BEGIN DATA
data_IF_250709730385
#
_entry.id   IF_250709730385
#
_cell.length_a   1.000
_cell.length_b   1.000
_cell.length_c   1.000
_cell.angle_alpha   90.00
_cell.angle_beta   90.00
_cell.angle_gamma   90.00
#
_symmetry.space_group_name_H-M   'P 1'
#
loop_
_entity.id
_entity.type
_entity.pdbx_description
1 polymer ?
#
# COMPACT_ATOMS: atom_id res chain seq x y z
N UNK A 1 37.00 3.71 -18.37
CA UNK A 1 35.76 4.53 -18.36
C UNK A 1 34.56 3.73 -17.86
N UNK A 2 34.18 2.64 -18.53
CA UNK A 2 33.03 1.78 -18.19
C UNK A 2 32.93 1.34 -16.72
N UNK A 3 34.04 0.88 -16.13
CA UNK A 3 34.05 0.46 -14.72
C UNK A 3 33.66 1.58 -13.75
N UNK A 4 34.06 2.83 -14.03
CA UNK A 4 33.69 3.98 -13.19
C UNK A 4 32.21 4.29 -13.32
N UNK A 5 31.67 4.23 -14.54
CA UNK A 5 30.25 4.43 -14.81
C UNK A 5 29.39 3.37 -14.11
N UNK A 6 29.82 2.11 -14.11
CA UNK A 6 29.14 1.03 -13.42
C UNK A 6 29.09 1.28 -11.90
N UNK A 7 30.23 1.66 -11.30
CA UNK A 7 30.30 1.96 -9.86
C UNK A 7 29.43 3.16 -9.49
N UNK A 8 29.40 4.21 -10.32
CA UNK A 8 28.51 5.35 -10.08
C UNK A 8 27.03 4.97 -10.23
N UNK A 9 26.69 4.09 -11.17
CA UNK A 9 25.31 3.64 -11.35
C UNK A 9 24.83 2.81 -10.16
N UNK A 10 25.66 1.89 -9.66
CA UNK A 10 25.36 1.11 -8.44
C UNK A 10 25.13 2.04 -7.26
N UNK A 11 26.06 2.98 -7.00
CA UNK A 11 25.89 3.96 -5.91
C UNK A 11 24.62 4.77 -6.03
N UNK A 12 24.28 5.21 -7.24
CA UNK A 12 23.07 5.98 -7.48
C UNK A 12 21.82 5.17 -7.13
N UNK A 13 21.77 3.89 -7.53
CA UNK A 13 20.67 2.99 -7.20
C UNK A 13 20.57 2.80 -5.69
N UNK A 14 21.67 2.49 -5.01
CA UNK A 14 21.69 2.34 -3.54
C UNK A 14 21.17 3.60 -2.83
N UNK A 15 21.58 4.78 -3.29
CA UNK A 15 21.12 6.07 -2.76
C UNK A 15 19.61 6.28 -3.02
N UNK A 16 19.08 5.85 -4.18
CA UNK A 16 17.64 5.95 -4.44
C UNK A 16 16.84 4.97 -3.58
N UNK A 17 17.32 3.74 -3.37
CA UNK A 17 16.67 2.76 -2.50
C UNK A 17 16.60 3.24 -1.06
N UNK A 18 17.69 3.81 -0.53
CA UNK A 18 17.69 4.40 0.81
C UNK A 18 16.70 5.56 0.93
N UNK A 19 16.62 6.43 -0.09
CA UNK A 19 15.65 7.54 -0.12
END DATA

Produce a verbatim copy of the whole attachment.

data_IF_250709730385
#
_entry.id   IF_250709730385
#
_cell.length_a   1.000
_cell.length_b   1.000
_cell.length_c   1.000
_cell.angle_alpha   90.00
_cell.angle_beta   90.00
_cell.angle_gamma   90.00
#
_symmetry.space_group_name_H-M   'P 1'
#
loop_
_entity.id
_entity.type
_entity.pdbx_description
1 polymer ?
#
# COMPACT_ATOMS: atom_id res chain seq x y z
N UNK A 1 37.00 3.71 -18.37
CA UNK A 1 35.76 4.53 -18.36
C UNK A 1 34.56 3.73 -17.86
N UNK A 2 34.18 2.64 -18.53
CA UNK A 2 33.03 1.78 -18.19
C UNK A 2 32.93 1.34 -16.72
N UNK A 3 34.04 0.88 -16.13
CA UNK A 3 34.05 0.46 -14.72
C UNK A 3 33.66 1.58 -13.75
N UNK A 4 34.06 2.83 -14.03
CA UNK A 4 33.69 3.98 -13.19
C UNK A 4 32.21 4.29 -13.32
N UNK A 5 31.67 4.23 -14.54
CA UNK A 5 30.25 4.43 -14.81
C UNK A 5 29.39 3.37 -14.11
N UNK A 6 29.82 2.11 -14.11
CA UNK A 6 29.14 1.03 -13.42
C UNK A 6 29.09 1.28 -11.90
N UNK A 7 30.23 1.66 -11.30
CA UNK A 7 30.30 1.96 -9.86
C UNK A 7 29.43 3.16 -9.49
N UNK A 8 29.40 4.21 -10.32
CA UNK A 8 28.51 5.35 -10.08
C UNK A 8 27.03 4.97 -10.23
N UNK A 9 26.69 4.09 -11.17
CA UNK A 9 25.31 3.64 -11.35
C UNK A 9 24.83 2.81 -10.16
N UNK A 10 25.66 1.89 -9.66
CA UNK A 10 25.36 1.11 -8.44
C UNK A 10 25.13 2.04 -7.26
N UNK A 11 26.06 2.98 -7.00
CA UNK A 11 25.89 3.96 -5.91
C UNK A 11 24.62 4.77 -6.03
N UNK A 12 24.28 5.21 -7.24
CA UNK A 12 23.07 5.98 -7.48
C UNK A 12 21.82 5.17 -7.13
N UNK A 13 21.77 3.89 -7.53
CA UNK A 13 20.67 2.99 -7.20
C UNK A 13 20.57 2.80 -5.69
N UNK A 14 21.67 2.49 -5.01
CA UNK A 14 21.69 2.34 -3.54
C UNK A 14 21.17 3.60 -2.83
N UNK A 15 21.58 4.78 -3.29
CA UNK A 15 21.12 6.07 -2.76
C UNK A 15 19.61 6.28 -3.02
N UNK A 16 19.08 5.85 -4.18
CA UNK A 16 17.64 5.95 -4.44
C UNK A 16 16.84 4.97 -3.58
N UNK A 17 17.32 3.74 -3.37
CA UNK A 17 16.67 2.76 -2.50
C UNK A 17 16.60 3.24 -1.06
N UNK A 18 17.69 3.81 -0.53
CA UNK A 18 17.69 4.40 0.81
C UNK A 18 16.70 5.56 0.93
N UNK A 19 16.62 6.43 -0.09
CA UNK A 19 15.65 7.54 -0.12